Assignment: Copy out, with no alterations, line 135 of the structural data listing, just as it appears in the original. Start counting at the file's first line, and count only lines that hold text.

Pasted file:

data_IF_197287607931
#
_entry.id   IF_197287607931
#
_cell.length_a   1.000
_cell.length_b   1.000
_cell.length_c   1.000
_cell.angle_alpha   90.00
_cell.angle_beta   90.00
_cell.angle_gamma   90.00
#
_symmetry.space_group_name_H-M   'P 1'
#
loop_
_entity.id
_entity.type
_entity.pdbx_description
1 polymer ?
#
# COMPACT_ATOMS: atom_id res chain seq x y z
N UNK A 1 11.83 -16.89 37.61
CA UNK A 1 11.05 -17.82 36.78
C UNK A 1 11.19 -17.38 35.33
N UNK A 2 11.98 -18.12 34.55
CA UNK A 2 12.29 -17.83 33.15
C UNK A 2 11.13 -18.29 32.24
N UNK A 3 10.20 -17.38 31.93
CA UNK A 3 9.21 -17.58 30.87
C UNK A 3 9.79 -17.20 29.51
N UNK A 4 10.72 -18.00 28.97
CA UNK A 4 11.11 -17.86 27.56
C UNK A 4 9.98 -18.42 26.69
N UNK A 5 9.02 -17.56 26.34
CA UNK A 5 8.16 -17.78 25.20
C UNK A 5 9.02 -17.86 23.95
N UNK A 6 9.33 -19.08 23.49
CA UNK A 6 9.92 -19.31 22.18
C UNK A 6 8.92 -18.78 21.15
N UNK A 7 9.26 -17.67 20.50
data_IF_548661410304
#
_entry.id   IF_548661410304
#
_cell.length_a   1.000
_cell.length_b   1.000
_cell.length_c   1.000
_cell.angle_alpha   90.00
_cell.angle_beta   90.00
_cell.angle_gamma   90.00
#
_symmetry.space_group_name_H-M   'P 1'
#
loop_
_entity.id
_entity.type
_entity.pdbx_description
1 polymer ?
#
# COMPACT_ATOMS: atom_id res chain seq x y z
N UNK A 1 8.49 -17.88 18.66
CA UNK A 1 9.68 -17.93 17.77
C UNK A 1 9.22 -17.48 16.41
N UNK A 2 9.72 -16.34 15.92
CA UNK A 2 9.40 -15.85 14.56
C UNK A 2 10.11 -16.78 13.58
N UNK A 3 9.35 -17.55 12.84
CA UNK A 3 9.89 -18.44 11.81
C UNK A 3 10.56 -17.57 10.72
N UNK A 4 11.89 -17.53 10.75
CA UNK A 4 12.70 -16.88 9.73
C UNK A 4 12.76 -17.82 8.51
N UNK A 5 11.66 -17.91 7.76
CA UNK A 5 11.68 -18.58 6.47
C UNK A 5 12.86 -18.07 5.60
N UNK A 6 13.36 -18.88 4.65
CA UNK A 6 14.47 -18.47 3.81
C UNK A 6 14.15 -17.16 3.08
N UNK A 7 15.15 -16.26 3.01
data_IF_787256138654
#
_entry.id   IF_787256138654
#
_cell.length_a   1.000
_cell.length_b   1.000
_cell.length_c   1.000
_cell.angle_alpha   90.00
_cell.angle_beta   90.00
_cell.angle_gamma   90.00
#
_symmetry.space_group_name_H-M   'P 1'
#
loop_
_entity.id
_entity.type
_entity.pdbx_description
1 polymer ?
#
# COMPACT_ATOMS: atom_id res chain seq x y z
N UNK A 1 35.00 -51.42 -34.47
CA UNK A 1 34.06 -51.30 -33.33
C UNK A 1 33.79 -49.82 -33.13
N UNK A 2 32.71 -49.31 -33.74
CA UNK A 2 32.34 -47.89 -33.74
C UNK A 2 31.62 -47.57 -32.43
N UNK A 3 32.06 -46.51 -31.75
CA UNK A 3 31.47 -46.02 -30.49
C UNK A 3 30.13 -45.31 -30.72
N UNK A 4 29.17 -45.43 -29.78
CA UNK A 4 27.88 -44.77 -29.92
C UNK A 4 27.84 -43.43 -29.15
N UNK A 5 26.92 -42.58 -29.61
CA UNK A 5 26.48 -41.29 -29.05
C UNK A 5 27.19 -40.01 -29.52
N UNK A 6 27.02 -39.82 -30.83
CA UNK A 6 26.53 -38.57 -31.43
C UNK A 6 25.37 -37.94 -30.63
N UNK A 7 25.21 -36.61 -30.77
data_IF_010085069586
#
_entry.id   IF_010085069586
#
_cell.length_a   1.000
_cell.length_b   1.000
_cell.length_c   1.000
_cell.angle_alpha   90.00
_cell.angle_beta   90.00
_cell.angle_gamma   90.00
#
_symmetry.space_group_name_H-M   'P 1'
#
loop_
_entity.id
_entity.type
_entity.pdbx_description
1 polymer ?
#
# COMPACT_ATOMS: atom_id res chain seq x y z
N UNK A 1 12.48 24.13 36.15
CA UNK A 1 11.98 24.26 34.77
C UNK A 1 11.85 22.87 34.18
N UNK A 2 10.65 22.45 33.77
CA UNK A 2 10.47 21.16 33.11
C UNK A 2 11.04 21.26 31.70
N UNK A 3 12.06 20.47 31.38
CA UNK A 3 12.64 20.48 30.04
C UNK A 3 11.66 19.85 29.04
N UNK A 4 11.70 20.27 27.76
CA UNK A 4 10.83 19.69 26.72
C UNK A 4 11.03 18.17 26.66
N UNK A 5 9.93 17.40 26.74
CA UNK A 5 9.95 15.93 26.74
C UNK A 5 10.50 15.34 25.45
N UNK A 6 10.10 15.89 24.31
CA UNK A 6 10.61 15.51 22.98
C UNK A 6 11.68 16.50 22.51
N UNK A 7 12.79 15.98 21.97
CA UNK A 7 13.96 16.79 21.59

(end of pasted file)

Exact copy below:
1 polymer ?